Editor/Publisher:  Published by “Prowlers of Ashbarrel Street, New San Francisco;” compiled, written and illustrated by Hazel Snell; also edited by “U.R.A. Bum, I.B.A. Tramp”

Title Changes and Continuation:  None

General Description & Notes:

Two issues of a newspaper edited by Hazel Snell (Holmes), San Francisco, were donated to the Bancroft Library by the editor.  In her own undated description of the Gazette, which accompanied the donation, Ms. Holmes writes:

“Three folio leaves compiled, written and illustrated by Snell as a neighborhood paper, residing with her parents on Ashbury Street between Hayes and Fell near the pan-handle of Golden Gate Park.  Some of the humorous jibes were contributed by William Jones Hanlon, now a retired Colonel of the U.S. Air Force.  As far as known, first amateur paper issued after earthquake and fire in San Francisco on April 18, 1906.”

The first number which was dated “May, 1906,” contained sections on business, society, poetry, and local news, and includes want ads and advertisements.  The two-page second number, dated “May 23, 1906,” noted:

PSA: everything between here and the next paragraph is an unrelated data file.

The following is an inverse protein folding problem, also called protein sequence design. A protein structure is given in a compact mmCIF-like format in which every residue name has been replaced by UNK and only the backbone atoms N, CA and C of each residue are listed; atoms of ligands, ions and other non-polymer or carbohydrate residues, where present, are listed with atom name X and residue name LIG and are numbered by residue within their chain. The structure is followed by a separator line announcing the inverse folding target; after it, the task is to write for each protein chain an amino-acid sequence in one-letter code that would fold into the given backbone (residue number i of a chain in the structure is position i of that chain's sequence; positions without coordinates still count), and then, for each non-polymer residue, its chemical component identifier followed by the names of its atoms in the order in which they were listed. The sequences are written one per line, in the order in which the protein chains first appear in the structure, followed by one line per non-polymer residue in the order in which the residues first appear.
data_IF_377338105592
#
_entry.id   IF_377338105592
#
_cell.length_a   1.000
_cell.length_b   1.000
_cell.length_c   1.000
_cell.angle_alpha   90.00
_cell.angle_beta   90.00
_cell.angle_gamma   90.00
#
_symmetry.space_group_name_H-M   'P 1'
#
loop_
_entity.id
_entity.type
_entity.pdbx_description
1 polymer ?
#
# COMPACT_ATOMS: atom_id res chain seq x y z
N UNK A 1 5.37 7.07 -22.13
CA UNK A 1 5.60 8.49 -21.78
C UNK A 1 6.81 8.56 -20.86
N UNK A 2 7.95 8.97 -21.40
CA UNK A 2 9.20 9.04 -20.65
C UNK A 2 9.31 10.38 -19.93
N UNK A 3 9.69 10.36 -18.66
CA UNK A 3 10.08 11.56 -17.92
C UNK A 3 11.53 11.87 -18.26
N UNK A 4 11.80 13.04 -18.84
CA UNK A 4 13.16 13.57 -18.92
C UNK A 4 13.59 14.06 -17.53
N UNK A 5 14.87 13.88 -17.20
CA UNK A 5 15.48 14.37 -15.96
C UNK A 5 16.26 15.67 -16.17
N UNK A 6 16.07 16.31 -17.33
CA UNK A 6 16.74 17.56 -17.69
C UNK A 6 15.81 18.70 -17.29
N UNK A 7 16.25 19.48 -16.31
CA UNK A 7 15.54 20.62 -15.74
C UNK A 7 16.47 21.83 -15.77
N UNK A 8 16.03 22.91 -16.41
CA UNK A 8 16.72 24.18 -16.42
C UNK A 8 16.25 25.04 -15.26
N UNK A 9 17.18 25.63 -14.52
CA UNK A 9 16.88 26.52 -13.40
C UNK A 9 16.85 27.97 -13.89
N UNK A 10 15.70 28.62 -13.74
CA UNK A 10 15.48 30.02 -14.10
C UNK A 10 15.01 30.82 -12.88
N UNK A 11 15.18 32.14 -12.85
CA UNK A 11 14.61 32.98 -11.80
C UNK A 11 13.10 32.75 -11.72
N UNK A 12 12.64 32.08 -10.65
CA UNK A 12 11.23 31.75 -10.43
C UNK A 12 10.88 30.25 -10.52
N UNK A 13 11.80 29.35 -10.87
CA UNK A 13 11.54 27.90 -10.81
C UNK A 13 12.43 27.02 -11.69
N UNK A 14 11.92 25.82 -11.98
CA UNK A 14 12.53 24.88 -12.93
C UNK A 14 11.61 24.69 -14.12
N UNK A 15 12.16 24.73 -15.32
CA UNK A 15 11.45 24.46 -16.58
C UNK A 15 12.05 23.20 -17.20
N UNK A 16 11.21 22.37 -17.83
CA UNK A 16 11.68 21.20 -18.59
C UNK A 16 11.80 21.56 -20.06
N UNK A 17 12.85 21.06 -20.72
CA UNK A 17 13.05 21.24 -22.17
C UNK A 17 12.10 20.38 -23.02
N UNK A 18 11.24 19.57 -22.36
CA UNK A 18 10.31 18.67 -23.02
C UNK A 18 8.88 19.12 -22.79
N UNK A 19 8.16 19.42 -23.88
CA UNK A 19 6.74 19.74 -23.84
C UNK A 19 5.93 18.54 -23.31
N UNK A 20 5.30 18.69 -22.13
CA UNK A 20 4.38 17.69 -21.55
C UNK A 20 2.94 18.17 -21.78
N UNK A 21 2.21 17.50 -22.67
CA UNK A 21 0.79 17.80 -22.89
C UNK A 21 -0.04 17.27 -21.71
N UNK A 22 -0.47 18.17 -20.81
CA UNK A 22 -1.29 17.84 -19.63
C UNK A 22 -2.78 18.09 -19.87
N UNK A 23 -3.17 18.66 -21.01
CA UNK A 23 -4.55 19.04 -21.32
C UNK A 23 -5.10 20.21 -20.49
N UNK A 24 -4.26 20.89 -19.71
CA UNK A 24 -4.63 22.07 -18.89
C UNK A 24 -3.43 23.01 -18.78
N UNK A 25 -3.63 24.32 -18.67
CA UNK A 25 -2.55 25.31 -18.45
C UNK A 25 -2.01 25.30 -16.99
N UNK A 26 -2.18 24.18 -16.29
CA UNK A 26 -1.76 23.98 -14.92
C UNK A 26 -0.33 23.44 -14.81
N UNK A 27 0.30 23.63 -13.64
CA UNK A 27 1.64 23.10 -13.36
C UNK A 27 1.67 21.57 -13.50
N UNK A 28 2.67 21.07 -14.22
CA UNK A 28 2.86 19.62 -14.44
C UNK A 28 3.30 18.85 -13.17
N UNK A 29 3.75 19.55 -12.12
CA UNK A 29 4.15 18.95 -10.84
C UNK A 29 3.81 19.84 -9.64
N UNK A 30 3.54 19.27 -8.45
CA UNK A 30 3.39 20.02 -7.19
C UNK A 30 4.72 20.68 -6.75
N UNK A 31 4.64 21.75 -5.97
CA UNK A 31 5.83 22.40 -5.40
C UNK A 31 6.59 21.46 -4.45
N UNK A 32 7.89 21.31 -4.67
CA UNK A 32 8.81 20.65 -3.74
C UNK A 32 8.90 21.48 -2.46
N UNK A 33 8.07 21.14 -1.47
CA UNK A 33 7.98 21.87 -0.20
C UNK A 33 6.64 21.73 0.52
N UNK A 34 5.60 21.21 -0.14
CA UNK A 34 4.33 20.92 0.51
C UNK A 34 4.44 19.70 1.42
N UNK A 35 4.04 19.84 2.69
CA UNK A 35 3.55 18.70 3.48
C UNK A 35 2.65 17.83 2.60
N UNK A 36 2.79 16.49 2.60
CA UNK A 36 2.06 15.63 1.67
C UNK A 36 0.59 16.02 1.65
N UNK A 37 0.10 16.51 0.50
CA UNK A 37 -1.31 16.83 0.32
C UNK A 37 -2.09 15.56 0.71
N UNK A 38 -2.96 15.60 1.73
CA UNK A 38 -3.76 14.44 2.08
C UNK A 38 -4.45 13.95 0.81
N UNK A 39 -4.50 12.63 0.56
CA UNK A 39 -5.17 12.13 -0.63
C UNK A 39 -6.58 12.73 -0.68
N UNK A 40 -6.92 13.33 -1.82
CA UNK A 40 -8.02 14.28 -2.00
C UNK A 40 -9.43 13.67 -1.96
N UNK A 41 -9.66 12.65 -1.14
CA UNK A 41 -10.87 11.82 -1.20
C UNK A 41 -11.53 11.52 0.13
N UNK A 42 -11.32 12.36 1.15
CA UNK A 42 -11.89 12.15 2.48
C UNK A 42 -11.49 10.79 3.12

“Editors:  U.R.A. Bum, I.B.A. Tramp.  Published any old time.  Sub. Price–six doughnut holes on a toothpick.  When your subscription expires–call an undertaker.  Price per copy–a can of corn bread.”

The motto of the paper, as indicated in the second issue was, “To see ourselves as others saw us.”  The second issue also announced on page one:

“The editors wish to inform the general public that a third and last Edition of the B.H.G. will be published and for the suckers of the same they will depend on the reports of the citizens of this street.  The names of reporters will not be mentioned.

“Kindly place reports in hands of Editors.

“The painting at head of the edition is the reproduction of the famous masterpiece rescued from Hopkins Art Institute during the ‘grate’ fire.”

The editor also claimed, “The first edition of the B.H.G. was probably the most elaborate publication since the earthquake.  It was encased in a beautiful gold and silver frame and given a warm reception in St. Nick’s Kitchen, evidently keeping its circulation in a good condition.”

Information Sources:

Bibliography:  None

Locations:  University of California, Berkeley Bancroft Library manuscripts collection, C-II 81.